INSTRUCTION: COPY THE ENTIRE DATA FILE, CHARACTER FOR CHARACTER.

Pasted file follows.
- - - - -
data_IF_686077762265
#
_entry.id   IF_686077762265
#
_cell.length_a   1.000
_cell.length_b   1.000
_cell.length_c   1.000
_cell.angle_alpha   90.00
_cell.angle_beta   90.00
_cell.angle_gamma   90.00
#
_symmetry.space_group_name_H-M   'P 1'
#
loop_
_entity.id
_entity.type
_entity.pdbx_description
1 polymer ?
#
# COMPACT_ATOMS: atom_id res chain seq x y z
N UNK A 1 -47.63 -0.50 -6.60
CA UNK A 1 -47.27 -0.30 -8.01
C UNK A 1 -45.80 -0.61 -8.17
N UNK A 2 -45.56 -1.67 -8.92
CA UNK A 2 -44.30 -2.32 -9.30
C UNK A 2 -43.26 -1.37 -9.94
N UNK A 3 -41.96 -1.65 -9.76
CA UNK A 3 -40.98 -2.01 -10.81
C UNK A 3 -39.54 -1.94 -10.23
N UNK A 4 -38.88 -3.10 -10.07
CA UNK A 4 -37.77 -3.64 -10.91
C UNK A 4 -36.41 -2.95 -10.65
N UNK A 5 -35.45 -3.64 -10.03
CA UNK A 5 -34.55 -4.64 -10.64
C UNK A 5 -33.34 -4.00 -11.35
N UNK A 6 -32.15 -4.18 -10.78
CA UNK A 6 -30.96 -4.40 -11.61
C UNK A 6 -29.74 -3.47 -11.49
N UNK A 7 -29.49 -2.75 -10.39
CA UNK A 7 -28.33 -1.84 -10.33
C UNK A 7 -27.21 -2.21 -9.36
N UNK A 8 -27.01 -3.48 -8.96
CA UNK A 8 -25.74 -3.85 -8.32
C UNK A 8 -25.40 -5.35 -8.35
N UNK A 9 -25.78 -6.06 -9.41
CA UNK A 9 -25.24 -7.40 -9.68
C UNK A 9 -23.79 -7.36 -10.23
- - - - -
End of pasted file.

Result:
data_IF_686077762265
#
_entry.id   IF_686077762265
#
_cell.length_a   1.000
_cell.length_b   1.000
_cell.length_c   1.000
_cell.angle_alpha   90.00
_cell.angle_beta   90.00
_cell.angle_gamma   90.00
#
_symmetry.space_group_name_H-M   'P 1'
#
loop_
_entity.id
_entity.type
_entity.pdbx_description
1 polymer ?
#
# COMPACT_ATOMS: atom_id res chain seq x y z
N UNK A 1 -47.63 -0.50 -6.60
CA UNK A 1 -47.27 -0.30 -8.01
C UNK A 1 -45.80 -0.61 -8.17
N UNK A 2 -45.56 -1.67 -8.92
CA UNK A 2 -44.30 -2.32 -9.30
C UNK A 2 -43.26 -1.37 -9.94
N UNK A 3 -41.96 -1.65 -9.76
CA UNK A 3 -40.98 -2.01 -10.81
C UNK A 3 -39.54 -1.94 -10.23
N UNK A 4 -38.88 -3.10 -10.07
CA UNK A 4 -37.77 -3.64 -10.91
C UNK A 4 -36.41 -2.95 -10.65
N UNK A 5 -35.45 -3.64 -10.03
CA UNK A 5 -34.55 -4.64 -10.64
C UNK A 5 -33.34 -4.00 -11.35
N UNK A 6 -32.15 -4.18 -10.78
CA UNK A 6 -30.96 -4.40 -11.61
C UNK A 6 -29.74 -3.47 -11.49
N UNK A 7 -29.49 -2.75 -10.39
CA UNK A 7 -28.33 -1.84 -10.33
C UNK A 7 -27.21 -2.21 -9.36
N UNK A 8 -27.01 -3.48 -8.96
CA UNK A 8 -25.74 -3.85 -8.32
C UNK A 8 -25.40 -5.35 -8.35
N UNK A 9 -25.78 -6.06 -9.41
CA UNK A 9 -25.24 -7.40 -9.68
C UNK A 9 -23.79 -7.36 -10.23